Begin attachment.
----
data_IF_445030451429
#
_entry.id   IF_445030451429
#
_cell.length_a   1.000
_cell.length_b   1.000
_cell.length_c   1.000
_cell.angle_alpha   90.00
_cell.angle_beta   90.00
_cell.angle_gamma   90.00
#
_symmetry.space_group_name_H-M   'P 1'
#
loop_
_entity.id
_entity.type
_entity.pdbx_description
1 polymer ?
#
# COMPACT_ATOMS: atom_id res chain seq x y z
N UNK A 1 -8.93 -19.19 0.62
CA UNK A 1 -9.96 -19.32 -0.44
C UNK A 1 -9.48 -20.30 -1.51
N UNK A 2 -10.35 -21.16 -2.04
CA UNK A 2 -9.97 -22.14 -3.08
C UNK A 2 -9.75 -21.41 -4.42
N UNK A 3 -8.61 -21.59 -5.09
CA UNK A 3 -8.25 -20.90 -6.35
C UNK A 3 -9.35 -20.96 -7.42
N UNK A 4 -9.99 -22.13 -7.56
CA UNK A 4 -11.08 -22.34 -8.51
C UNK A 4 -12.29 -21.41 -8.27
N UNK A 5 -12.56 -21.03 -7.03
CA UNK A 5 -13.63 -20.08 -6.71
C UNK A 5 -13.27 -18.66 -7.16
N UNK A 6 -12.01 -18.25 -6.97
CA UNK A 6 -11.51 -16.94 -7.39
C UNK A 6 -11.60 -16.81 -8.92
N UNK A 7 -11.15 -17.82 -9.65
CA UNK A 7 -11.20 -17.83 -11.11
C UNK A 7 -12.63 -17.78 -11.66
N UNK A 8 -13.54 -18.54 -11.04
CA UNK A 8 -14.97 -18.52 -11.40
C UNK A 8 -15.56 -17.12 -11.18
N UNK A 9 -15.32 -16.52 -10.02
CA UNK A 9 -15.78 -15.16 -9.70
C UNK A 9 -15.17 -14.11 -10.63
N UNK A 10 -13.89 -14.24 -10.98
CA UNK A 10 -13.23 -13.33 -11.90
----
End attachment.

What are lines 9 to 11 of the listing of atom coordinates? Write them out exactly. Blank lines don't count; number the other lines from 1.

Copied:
_cell.angle_beta   90.00
_cell.angle_gamma   90.00
#